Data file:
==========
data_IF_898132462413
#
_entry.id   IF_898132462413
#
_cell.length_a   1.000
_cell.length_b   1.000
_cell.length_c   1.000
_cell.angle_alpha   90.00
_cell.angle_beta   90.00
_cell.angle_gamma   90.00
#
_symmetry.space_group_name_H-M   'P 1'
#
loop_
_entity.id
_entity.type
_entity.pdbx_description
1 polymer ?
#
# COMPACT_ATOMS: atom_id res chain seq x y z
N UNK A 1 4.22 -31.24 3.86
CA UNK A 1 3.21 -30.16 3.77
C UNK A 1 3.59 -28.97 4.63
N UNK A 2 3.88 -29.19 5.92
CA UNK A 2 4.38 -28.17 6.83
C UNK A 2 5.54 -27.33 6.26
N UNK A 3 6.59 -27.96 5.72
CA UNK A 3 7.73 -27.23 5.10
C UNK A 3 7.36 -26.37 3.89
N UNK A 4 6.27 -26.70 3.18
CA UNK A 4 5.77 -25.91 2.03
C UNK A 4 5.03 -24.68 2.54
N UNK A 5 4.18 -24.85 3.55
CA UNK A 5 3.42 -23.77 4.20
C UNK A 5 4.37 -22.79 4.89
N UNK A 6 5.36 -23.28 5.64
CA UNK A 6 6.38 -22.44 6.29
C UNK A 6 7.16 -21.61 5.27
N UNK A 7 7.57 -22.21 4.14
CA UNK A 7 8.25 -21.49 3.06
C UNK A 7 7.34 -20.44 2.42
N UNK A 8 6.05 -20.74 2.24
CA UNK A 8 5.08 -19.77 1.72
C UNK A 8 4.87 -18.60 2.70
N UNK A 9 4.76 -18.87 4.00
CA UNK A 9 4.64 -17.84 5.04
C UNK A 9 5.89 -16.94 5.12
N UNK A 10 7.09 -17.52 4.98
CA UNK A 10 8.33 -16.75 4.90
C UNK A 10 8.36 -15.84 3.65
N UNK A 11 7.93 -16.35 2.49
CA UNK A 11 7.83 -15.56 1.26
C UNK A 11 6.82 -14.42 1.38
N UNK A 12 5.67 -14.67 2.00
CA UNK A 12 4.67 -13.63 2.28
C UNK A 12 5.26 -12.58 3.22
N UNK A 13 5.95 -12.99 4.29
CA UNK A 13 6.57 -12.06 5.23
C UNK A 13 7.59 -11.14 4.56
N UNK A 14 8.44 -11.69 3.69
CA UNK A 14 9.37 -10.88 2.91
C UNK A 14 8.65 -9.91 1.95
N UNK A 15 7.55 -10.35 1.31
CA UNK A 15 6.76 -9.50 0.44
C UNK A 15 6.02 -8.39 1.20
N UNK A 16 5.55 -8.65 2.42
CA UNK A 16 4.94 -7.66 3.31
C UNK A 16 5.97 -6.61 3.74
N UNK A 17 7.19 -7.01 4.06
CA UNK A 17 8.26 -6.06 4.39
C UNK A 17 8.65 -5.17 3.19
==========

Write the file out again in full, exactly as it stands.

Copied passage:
data_IF_898132462413
#
_entry.id   IF_898132462413
#
_cell.length_a   1.000
_cell.length_b   1.000
_cell.length_c   1.000
_cell.angle_alpha   90.00
_cell.angle_beta   90.00
_cell.angle_gamma   90.00
#
_symmetry.space_group_name_H-M   'P 1'
#
loop_
_entity.id
_entity.type
_entity.pdbx_description
1 polymer ?
#
# COMPACT_ATOMS: atom_id res chain seq x y z
N UNK A 1 4.22 -31.24 3.86
CA UNK A 1 3.21 -30.16 3.77
C UNK A 1 3.59 -28.97 4.63
N UNK A 2 3.88 -29.19 5.92
CA UNK A 2 4.38 -28.17 6.83
C UNK A 2 5.54 -27.33 6.26
N UNK A 3 6.59 -27.96 5.72
CA UNK A 3 7.73 -27.23 5.10
C UNK A 3 7.36 -26.37 3.89
N UNK A 4 6.27 -26.70 3.18
CA UNK A 4 5.77 -25.91 2.03
C UNK A 4 5.03 -24.68 2.54
N UNK A 5 4.18 -24.85 3.55
CA UNK A 5 3.42 -23.77 4.20
C UNK A 5 4.37 -22.79 4.89
N UNK A 6 5.36 -23.28 5.64
CA UNK A 6 6.38 -22.44 6.29
C UNK A 6 7.16 -21.61 5.27
N UNK A 7 7.57 -22.21 4.14
CA UNK A 7 8.25 -21.49 3.06
C UNK A 7 7.34 -20.44 2.42
N UNK A 8 6.05 -20.74 2.24
CA UNK A 8 5.08 -19.77 1.72
C UNK A 8 4.87 -18.60 2.70
N UNK A 9 4.76 -18.87 4.00
CA UNK A 9 4.64 -17.84 5.04
C UNK A 9 5.89 -16.94 5.12
N UNK A 10 7.09 -17.52 4.98
CA UNK A 10 8.33 -16.75 4.90
C UNK A 10 8.36 -15.84 3.65
N UNK A 11 7.93 -16.35 2.49
CA UNK A 11 7.83 -15.56 1.26
C UNK A 11 6.82 -14.42 1.38
N UNK A 12 5.67 -14.67 2.00
CA UNK A 12 4.67 -13.63 2.28
C UNK A 12 5.26 -12.58 3.22
N UNK A 13 5.95 -12.99 4.29
CA UNK A 13 6.57 -12.06 5.23
C UNK A 13 7.59 -11.14 4.56
N UNK A 14 8.44 -11.69 3.69
CA UNK A 14 9.37 -10.88 2.91
C UNK A 14 8.65 -9.91 1.95
N UNK A 15 7.55 -10.35 1.31
CA UNK A 15 6.76 -9.50 0.44
C UNK A 15 6.02 -8.39 1.20
N UNK A 16 5.55 -8.65 2.42
CA UNK A 16 4.94 -7.66 3.31
C UNK A 16 5.97 -6.61 3.74
N UNK A 17 7.19 -7.01 4.06
CA UNK A 17 8.26 -6.06 4.39
C UNK A 17 8.65 -5.17 3.19